Interplanetary Jet Lag: How NASA Rover Staff Adjust to Martian Time

By Veronique Greenwood | October 1, 2012 3:03 pm

spacing is important
On the left, shifting hormone levels over time. On the right, work (gray) and sleep (black) hours of NASA staff on Martian time gradually cycle around the clock.

Mars has an ever-so-slightly longer day than we do: 24 hours and 39 minutes, to be exact. To control solar-powered rovers like Phoenix and Curiosity, NASA teams must shift their sleeping cycles to match, and it’s a lot harder than it sounds: that fraction of an hour extra means that their sleep schedules creep every day, so while 1 pm might be the middle of the night one week, say, it will have become breakfast time by the next. Staying on Mars time is so grueling that staff for the Sojourner rover in 1997 bailed on the schedule a third of the way through the mission.

But there may be ways of making the shift more graceful. In a recently published study following personnel of the Phoenix rover mission in 2008, a team of researchers provided training sessions to facilitate the switch to Mars time, including tips on when to drink coffee and when to nap, and then explored whether exposure to blue light, which works on photosensitive cells in the eye involved in circadian management, resulted in better adjustment.

Sixteen subjects turned on a blue light at their desks at the beginning of each work “day” and provided a log of their activities and fatigue level and frequent samples of urine to the researchers, who used the levels of a hormone in the urine to evaluate whether the subjects were fitting themselves biologically to Martian time.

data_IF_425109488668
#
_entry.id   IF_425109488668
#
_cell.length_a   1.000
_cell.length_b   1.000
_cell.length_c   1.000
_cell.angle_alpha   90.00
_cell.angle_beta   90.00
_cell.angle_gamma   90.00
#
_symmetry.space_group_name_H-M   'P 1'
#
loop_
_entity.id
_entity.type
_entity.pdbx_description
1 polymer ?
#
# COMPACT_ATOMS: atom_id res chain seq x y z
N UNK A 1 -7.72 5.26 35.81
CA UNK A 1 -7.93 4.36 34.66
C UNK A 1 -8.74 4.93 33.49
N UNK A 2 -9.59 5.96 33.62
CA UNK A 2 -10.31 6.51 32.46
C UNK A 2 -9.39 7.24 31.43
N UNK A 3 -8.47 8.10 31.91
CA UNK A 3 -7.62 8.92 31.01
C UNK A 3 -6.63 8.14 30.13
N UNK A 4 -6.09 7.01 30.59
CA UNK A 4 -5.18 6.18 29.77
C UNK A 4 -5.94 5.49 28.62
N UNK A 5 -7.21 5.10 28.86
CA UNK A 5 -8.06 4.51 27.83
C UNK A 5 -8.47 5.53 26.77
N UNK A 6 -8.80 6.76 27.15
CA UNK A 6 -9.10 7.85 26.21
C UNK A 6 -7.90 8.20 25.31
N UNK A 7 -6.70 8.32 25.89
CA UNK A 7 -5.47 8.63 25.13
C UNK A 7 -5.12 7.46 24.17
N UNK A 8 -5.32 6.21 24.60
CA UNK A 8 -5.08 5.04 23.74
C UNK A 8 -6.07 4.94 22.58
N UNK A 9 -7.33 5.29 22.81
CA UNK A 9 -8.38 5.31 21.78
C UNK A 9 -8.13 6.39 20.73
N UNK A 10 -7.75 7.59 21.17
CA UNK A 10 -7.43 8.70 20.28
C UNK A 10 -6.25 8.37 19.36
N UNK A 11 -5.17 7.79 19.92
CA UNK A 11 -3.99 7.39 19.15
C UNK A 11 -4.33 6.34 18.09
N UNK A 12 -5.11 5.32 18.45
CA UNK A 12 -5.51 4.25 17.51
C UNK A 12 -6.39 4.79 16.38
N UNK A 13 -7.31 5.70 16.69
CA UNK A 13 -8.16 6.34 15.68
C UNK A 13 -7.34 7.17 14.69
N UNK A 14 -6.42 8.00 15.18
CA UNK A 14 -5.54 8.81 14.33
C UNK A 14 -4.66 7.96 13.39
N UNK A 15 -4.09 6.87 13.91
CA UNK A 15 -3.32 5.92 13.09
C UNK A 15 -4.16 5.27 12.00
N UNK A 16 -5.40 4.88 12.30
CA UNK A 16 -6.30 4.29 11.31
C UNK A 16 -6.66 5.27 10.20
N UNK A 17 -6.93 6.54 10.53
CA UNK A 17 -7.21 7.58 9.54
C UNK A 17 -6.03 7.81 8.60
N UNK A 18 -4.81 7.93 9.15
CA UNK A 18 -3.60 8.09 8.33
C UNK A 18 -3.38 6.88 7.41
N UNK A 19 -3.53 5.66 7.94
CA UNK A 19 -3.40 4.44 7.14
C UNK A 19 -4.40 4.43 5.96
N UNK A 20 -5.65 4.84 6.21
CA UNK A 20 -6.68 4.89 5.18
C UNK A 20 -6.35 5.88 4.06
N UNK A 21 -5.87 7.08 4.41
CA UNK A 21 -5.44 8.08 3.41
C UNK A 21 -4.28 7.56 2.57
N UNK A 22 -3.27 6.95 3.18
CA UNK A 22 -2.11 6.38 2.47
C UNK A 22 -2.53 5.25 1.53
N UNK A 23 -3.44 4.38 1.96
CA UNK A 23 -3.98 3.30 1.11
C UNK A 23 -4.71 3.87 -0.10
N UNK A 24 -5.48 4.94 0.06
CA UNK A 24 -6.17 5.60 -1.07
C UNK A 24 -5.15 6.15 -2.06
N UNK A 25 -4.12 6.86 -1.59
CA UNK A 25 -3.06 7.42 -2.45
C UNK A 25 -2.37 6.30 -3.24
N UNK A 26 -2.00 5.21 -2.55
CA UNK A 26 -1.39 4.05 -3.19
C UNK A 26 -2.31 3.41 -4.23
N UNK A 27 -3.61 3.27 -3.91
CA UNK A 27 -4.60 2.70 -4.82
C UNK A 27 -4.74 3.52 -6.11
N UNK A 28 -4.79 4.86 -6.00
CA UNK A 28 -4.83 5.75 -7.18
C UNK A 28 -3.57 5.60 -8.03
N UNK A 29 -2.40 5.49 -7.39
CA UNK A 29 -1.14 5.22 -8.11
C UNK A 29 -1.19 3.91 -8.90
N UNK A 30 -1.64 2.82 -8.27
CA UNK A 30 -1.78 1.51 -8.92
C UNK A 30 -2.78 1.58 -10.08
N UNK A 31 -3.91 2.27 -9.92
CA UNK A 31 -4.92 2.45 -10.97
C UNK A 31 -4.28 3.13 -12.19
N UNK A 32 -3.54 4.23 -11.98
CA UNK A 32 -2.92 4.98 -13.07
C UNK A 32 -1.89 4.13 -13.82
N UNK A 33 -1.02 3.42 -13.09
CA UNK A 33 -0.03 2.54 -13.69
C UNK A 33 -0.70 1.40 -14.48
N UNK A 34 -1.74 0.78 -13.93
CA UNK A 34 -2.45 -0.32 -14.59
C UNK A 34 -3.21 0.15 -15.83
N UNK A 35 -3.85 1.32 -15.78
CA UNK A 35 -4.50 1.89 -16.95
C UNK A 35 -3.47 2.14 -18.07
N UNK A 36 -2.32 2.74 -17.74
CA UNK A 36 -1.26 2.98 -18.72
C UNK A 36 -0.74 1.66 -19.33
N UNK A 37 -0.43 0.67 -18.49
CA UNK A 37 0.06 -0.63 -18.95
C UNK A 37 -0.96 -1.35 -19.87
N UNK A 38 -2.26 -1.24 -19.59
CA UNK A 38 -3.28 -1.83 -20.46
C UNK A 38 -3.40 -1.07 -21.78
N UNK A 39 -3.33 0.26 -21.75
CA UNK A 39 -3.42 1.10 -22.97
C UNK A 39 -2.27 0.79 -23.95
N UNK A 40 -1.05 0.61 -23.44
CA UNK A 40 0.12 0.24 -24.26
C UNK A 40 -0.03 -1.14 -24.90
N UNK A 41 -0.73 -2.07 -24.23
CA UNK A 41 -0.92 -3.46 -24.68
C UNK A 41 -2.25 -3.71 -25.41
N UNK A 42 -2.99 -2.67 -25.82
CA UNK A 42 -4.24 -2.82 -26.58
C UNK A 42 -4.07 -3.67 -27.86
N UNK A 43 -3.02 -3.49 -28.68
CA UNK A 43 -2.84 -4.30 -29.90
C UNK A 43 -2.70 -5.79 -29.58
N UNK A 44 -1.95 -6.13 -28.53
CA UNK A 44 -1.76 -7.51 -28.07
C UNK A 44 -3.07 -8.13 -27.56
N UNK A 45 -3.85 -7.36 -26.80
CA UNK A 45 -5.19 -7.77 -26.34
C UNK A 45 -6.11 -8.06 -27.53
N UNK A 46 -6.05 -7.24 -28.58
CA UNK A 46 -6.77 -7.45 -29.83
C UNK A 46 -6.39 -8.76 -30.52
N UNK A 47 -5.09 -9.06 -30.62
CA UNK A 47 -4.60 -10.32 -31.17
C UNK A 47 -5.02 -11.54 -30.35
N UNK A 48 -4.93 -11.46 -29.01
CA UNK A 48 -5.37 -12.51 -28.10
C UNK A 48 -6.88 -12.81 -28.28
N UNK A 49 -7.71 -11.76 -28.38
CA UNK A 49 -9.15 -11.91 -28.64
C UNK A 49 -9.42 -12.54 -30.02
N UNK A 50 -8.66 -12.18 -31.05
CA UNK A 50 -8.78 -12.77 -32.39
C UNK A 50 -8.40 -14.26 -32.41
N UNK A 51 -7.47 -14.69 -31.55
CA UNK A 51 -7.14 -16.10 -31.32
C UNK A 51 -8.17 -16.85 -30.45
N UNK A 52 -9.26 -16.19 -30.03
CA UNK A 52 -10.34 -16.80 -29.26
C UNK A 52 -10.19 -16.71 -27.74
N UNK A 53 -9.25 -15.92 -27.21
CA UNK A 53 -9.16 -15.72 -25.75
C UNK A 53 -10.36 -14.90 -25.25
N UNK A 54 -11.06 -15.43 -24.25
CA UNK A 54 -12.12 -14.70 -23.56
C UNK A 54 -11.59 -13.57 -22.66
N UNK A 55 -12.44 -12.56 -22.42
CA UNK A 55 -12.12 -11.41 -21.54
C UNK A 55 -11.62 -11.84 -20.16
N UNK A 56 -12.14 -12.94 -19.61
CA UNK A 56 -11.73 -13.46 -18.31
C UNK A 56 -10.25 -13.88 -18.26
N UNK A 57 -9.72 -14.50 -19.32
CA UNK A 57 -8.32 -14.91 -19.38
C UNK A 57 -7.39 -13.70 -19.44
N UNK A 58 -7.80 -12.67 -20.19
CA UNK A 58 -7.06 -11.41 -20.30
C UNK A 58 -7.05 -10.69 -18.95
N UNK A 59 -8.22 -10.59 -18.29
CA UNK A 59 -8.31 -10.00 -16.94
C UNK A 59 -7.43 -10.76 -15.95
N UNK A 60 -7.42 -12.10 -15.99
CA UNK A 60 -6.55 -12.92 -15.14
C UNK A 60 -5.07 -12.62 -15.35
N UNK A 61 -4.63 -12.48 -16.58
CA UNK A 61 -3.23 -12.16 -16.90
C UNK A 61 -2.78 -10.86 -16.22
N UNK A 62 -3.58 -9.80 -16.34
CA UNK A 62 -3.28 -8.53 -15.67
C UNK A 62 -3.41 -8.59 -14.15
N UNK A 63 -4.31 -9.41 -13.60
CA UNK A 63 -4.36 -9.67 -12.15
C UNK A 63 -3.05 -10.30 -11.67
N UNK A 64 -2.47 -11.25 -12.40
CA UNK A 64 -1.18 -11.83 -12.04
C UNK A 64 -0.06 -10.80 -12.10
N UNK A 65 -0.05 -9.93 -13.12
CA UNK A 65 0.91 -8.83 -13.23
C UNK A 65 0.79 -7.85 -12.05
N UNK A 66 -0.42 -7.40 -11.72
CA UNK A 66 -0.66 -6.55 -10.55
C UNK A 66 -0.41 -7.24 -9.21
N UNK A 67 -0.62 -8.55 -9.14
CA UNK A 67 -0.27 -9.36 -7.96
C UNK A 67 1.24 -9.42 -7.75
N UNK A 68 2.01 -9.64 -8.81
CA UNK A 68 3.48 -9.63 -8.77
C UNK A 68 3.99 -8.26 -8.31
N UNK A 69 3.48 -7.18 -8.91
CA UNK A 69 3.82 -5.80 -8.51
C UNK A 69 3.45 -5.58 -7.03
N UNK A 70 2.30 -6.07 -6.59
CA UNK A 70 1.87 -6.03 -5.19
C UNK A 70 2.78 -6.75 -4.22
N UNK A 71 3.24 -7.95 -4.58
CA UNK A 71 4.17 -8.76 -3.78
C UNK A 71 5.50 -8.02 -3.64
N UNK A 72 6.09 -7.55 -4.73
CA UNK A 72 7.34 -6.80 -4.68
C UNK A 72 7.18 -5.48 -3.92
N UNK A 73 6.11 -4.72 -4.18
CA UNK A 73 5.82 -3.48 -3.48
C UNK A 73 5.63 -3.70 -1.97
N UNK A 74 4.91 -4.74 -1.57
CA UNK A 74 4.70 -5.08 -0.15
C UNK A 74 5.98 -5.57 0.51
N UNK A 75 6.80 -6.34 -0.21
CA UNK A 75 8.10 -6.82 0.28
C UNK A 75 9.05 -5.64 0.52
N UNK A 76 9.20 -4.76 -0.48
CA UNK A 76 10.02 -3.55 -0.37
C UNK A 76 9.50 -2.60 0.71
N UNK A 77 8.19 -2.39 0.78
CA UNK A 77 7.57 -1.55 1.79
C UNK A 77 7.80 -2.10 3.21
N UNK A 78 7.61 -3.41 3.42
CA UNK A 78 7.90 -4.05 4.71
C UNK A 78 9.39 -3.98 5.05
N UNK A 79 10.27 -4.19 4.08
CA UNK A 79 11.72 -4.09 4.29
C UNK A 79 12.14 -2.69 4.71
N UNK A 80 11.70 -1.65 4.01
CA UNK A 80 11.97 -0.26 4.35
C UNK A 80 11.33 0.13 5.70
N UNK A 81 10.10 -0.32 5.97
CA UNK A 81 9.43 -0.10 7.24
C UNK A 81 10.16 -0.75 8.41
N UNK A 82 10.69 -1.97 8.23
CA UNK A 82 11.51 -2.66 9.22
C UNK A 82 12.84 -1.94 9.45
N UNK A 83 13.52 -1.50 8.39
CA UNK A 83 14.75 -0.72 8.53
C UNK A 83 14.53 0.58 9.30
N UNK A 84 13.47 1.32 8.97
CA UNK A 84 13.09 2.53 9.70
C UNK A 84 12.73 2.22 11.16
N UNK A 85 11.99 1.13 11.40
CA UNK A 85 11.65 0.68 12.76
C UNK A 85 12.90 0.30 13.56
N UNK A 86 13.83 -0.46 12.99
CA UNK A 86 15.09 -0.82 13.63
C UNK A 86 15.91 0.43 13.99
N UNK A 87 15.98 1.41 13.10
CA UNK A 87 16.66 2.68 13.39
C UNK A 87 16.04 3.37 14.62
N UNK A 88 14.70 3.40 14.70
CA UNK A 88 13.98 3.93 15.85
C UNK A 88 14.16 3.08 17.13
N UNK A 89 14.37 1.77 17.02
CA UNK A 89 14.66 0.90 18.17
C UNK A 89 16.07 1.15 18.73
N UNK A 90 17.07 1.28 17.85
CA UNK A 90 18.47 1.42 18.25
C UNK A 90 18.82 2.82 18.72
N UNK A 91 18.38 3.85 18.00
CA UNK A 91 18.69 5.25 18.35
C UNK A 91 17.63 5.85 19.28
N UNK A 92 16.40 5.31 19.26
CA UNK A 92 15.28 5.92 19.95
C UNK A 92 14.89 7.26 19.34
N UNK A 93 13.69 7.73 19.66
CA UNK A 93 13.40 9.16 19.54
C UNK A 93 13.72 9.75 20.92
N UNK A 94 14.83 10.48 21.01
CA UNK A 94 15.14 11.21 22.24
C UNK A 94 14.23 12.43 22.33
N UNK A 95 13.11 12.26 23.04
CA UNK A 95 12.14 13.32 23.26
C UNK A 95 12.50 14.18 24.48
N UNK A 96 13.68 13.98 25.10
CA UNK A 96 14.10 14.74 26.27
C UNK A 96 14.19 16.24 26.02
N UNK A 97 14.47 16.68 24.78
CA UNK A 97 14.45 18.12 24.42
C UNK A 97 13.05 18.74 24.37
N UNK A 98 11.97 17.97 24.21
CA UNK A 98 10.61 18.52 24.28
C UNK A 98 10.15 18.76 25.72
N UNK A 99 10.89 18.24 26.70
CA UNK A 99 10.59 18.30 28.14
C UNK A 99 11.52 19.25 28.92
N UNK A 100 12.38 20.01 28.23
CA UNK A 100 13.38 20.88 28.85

When the hormone levels were plotted, the researchers found that they supported the idea that the subjects were adapting to the longer day. Plotting the data under the assumption of a 24-hour day resulted in a garbled picture with no pattern visible; trying a slightly longer day revealed the characteristic rise and fall of the hormone levels that scientists have come to expect.

Was this because of the blue light, though, or was it the result of the basic sleep training? Several subjects who didn’t use the blue lights managed to make the switch to Mars time all the same, and the team suggests that there were enough factors beyond their control—for instance, subjects’ exposure to the sun outside of work—to muddy the data in regards to the blue light. They point out, though, that previous studies have shown that sleep scheduling without light manipulation won’t shift people to Martian time. They hope that in future studies, they’ll be able to go farther—replacing all the bulbs in the office, for instance, with blue ones.

CATEGORIZED UNDER: Health & Medicine, Space, Top Posts

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